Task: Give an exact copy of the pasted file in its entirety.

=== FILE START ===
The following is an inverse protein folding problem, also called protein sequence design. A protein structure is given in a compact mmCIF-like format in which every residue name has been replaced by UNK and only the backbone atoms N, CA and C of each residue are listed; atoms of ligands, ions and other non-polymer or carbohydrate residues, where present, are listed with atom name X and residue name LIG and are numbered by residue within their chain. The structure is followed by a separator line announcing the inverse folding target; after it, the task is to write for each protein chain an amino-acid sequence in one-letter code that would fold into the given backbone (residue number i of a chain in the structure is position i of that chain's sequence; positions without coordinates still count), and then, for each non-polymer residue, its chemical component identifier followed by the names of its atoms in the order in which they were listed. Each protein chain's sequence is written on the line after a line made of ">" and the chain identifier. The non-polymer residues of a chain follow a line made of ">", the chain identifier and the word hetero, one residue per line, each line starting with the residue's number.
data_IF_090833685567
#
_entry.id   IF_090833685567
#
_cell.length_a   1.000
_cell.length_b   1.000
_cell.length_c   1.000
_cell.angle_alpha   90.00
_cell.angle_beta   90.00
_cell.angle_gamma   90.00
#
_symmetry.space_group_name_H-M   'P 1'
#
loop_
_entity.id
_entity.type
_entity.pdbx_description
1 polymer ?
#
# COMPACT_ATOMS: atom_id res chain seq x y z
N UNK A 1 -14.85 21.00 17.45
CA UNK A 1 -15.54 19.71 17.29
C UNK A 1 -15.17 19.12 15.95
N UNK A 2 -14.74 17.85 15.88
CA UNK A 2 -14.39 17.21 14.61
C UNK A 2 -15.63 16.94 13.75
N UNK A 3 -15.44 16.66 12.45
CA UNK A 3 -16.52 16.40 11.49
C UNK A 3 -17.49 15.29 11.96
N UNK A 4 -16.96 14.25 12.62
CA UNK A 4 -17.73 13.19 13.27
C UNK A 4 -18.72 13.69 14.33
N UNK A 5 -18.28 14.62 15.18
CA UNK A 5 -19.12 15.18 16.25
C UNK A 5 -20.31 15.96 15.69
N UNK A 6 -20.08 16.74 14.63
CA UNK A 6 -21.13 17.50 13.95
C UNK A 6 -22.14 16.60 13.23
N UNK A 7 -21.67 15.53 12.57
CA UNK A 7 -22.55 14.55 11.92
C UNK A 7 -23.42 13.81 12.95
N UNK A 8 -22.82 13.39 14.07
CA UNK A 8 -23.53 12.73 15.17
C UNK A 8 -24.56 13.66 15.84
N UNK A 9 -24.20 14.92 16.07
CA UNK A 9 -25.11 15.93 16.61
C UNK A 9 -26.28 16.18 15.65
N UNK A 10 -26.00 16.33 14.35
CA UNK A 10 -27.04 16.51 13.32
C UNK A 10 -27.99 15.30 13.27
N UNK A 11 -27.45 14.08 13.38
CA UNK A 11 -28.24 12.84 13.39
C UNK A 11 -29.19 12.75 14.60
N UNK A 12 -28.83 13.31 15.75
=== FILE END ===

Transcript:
The following is an inverse protein folding problem, also called protein sequence design. A protein structure is given in a compact mmCIF-like format in which every residue name has been replaced by UNK and only the backbone atoms N, CA and C of each residue are listed; atoms of ligands, ions and other non-polymer or carbohydrate residues, where present, are listed with atom name X and residue name LIG and are numbered by residue within their chain. The structure is followed by a separator line announcing the inverse folding target; after it, the task is to write for each protein chain an amino-acid sequence in one-letter code that would fold into the given backbone (residue number i of a chain in the structure is position i of that chain's sequence; positions without coordinates still count), and then, for each non-polymer residue, its chemical component identifier followed by the names of its atoms in the order in which they were listed. Each protein chain's sequence is written on the line after a line made of ">" and the chain identifier. The non-polymer residues of a chain follow a line made of ">", the chain identifier and the word hetero, one residue per line, each line starting with the residue's number.
data_IF_090833685567
#
_entry.id   IF_090833685567
#
_cell.length_a   1.000
_cell.length_b   1.000
_cell.length_c   1.000
_cell.angle_alpha   90.00
_cell.angle_beta   90.00
_cell.angle_gamma   90.00
#
_symmetry.space_group_name_H-M   'P 1'
#
loop_
_entity.id
_entity.type
_entity.pdbx_description
1 polymer ?
#
# COMPACT_ATOMS: atom_id res chain seq x y z
N UNK A 1 -14.85 21.00 17.45
CA UNK A 1 -15.54 19.71 17.29
C UNK A 1 -15.17 19.12 15.95
N UNK A 2 -14.74 17.85 15.88
CA UNK A 2 -14.39 17.21 14.61
C UNK A 2 -15.63 16.94 13.75
N UNK A 3 -15.44 16.66 12.45
CA UNK A 3 -16.52 16.40 11.49
C UNK A 3 -17.49 15.29 11.96
N UNK A 4 -16.96 14.25 12.62
CA UNK A 4 -17.73 13.19 13.27
C UNK A 4 -18.72 13.69 14.33
N UNK A 5 -18.28 14.62 15.18
CA UNK A 5 -19.12 15.18 16.25
C UNK A 5 -20.31 15.96 15.69
N UNK A 6 -20.08 16.74 14.63
CA UNK A 6 -21.13 17.50 13.95
C UNK A 6 -22.14 16.60 13.23
N UNK A 7 -21.67 15.53 12.57
CA UNK A 7 -22.55 14.55 11.92
C UNK A 7 -23.42 13.81 12.95
N UNK A 8 -22.82 13.39 14.07
CA UNK A 8 -23.53 12.73 15.17
C UNK A 8 -24.56 13.66 15.84
N UNK A 9 -24.20 14.92 16.07
CA UNK A 9 -25.11 15.93 16.61
C UNK A 9 -26.28 16.18 15.65
N UNK A 10 -26.00 16.33 14.35
CA UNK A 10 -27.04 16.51 13.32
C UNK A 10 -27.99 15.30 13.27
N UNK A 11 -27.45 14.08 13.38
CA UNK A 11 -28.24 12.84 13.39
C UNK A 11 -29.19 12.75 14.60
N UNK A 12 -28.83 13.31 15.75